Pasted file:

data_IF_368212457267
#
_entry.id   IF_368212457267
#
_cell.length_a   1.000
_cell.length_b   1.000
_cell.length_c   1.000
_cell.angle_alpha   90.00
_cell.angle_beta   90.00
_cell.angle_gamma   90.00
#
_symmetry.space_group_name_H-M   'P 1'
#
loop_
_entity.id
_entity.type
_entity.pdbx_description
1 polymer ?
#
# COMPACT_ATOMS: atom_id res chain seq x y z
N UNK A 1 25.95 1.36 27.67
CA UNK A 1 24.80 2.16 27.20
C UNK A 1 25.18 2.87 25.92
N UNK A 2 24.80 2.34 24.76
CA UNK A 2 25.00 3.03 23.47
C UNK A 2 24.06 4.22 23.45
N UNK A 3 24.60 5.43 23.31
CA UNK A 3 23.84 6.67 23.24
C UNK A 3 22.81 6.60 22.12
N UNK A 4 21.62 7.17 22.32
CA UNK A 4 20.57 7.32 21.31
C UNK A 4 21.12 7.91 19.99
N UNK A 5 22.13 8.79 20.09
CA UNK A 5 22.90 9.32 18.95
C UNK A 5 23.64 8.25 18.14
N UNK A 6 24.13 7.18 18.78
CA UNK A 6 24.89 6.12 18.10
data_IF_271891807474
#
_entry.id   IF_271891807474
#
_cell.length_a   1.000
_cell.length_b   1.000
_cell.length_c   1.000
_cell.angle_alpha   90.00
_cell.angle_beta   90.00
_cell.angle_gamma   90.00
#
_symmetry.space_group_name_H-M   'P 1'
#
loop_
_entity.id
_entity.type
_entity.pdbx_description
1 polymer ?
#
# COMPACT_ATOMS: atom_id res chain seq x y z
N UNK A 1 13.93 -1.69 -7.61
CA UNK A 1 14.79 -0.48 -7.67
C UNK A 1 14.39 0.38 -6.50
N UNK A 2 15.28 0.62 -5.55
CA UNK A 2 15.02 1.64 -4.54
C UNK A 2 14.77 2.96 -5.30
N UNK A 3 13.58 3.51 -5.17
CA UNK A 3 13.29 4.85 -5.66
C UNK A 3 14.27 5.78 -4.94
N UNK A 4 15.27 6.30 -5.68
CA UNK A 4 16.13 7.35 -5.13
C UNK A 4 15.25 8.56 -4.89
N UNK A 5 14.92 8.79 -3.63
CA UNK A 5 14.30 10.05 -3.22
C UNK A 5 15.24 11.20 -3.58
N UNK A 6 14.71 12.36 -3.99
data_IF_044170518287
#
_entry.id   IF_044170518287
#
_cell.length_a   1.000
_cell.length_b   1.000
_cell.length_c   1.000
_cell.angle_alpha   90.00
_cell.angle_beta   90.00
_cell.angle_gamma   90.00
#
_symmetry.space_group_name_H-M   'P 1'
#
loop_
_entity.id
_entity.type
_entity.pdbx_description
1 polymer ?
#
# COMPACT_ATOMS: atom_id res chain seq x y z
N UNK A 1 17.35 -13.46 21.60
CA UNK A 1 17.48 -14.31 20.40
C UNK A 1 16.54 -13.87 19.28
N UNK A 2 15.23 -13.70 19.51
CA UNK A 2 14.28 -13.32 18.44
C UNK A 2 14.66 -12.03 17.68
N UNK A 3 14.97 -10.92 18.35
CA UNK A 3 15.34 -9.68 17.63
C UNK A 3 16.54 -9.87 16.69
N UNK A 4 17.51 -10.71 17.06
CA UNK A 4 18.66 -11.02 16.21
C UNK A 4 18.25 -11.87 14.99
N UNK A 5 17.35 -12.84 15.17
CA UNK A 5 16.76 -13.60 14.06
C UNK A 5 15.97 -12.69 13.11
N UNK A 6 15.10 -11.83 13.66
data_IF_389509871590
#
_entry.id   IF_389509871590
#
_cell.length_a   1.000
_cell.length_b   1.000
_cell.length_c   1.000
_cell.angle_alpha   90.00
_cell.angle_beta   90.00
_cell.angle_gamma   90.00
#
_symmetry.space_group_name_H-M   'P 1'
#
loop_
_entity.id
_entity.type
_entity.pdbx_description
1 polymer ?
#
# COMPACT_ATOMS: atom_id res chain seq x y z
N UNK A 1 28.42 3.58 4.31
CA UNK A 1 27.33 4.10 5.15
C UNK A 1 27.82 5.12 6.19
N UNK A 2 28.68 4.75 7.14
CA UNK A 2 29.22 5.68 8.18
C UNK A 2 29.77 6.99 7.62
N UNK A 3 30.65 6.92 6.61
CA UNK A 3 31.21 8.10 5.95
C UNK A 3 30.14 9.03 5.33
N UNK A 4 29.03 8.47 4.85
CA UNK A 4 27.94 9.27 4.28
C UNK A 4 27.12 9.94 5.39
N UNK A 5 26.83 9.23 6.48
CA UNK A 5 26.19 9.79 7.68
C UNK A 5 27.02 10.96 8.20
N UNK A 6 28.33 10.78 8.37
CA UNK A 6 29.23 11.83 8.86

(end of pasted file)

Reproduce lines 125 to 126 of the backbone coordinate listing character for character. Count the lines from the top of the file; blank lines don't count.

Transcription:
_entity.type
_entity.pdbx_description